Exploring Music

Suggest some music for an upcoming theme!

We’re hard at work on another new theme for EM, focusing on the members of the wind quintet (flute, oboe, clarinet, bassoon, and horn).

What is YOUR favorite music for these instruments?  Orchestral excerpts, concertos, solo works, chamber music- anything is game.  Let us know in the comments section!

Excerpt from classical music score

Share your Exploring Music theme ideas in the comments below.

9 Responses to “Suggest some music for an upcoming theme!”

  1. TATSUYA (竜也) says:

    Mozart’s Quintet for Clarinet and Strings, K. 581. In the Allegretto con Variazioni about the third variation (about 2:57) into the piece it’s just a violin and strings devoid of clarinet. Why did Mozart do that thematically? It’s been conjectured that this is one of Mozart’s, “cat” distractions, as Mozart was fond of cats, one perhaps got to close to inspire Mozart to eloquently deviate.
    竜也

  2. Gabby says:

    John Lennon once told producer George Martin to make a song sound like
    an “orange” with that thought in mind. Exemplifying color in sound is
    an interesting concept, for example take Maurice Ravels, “Le Tombeau de Couperin,”
    although Ravel composed it for soldiers who had died in World War I, the shimmering notes of the composition exemplifies, ‘to me’, the color “orange.” What would Herr McGluaglin exemplify the color “pink” as? or the color “magenta?” Thank you.

  3. Gabby says:

    One other note, the first sic, 14 notes of the opening theme to this show “The Expoloring Music Theme (2003)” sounds like an orange:)

  4. Manuel Duval says:

    JS-Bach keyboard concertos are so atemporal: seems that interpreters have been and are still remarkably fascinated by his creations: Glenn Gould, Andreas Schiff, and now David Fray. How JS Bach came up with such incredibly profound compositions and why does it impact our culture today?

  5. Lee Lieberman says:

    I listen to your program frequently on WQXR-FM (NYC)and I appreciate the illumination you bring to some “dark Musical areas”. I would like to suggest a series of two or three programs on C.V.Alkan. The 2nd volume(The Music)of Ronald Smith’s Biography can be your script! I particularly suggest his three pieces of chamber music as a subject–all masterpieces and almost never played live. I’ve been trying to hear a concert for 20 years with any one (Trio, Grand Duo, or Sonate de Concert. I listen to the recording on Tympani IC1013 by three accomplished but not super-virtuosos! This is some of the best Chamber music of the 19th century–not dated and Modern, anticipating ideas yet to come.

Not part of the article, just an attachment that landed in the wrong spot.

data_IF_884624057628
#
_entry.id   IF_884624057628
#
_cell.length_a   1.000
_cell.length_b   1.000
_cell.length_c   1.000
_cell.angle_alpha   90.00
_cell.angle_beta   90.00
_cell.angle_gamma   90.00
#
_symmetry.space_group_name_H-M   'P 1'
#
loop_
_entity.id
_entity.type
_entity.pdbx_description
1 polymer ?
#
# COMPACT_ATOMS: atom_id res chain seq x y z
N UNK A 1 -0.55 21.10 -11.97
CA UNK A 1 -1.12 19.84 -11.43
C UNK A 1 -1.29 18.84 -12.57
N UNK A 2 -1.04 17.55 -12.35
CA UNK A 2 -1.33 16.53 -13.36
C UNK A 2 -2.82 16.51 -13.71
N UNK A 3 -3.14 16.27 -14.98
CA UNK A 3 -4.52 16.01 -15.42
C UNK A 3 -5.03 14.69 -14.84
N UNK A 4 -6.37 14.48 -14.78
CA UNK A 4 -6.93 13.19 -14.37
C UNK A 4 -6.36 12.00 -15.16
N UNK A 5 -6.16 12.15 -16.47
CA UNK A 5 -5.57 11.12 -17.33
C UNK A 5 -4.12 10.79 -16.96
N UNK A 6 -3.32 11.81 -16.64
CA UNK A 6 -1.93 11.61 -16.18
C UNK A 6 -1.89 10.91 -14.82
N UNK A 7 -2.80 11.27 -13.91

6. Lee Lieberman says:

    Label: Timpani Catalog #: 1139 It is available from Archive WQXR Partner. The artists are Dong-Suk Kang (violin),Yvan Chiffoleau (cello), and Oliver Gardon (piano).

  7. Mr. M:

    I think my previous submission for “suggest music for an upcoming theme” got lost, so….

    I am sure you know these, but What The Heck:

    Morton Gould, “Interplay” that I know Jerome Robbins did a splendid ballet of in the ’50s, and which may have been used for some radio show in that era that I associate with my adolescent consciousness.

    Alan Hovhaness, “Lousadzak”, a sort of piano concerto that I heard on a Louisville Orch “new music” disc in the fifties and remains a fav; Keith Jarrett did a more recent recording.

    Oliver Nelson, “Stolen Moments” that’s a wonderful piece of jazz.

    Vaughan Williams: okay you probably know everything, but maybe you missed (1) the Partita for Double String Orchestra, and (2) the “Rhosymedre” hymn tune for organ (and there is a version for concert band I haven’t heard).

    RE: William Alwyn, two of whose works you featured on the program this week — maybe you don’t know the score he did for the Carol Reed movie “Odd Man Out”, just about the most romantic score for the most romantic movie I’ve ever seen; CHECK OUT THE FILM too if you haven’t seen it.


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  8. Matt Hill says:

    I think an interesting theme would be a show on Hindemith. He had a very precise method to his writing, which I find fascinating. Also, his wide array of Wind sonatas left most major instruments with a sonata that have become standards in the repertoire.

  9. Dan Siciliano says:

    Dear Bill,

    I listen to your shows with warm appreciation, especially the types of themes you chose. Allowing us young music lovers suggest a new theme to your show is exactly what I’ve always wanted to do because…I got a good idea for a theme: a theme involving composers with their love for animals! Like Saint-Saens’ “Carnival of the Animals” being the king along with Respighi’s “The Birds”, Tchaikovsky’s “Swan Lake” and even Leroy Anderson’s “The Waltzing Cat”. For the title for the theme: I would simply call it “Walk with the Animals, Talk to the Animals” after the song from the 1967 movie “Dr. Doolittle” with Rex Harrison. This could be intreresting, Bill, if it’s all right with you. Keep up the good work, good sir. I know you always will.

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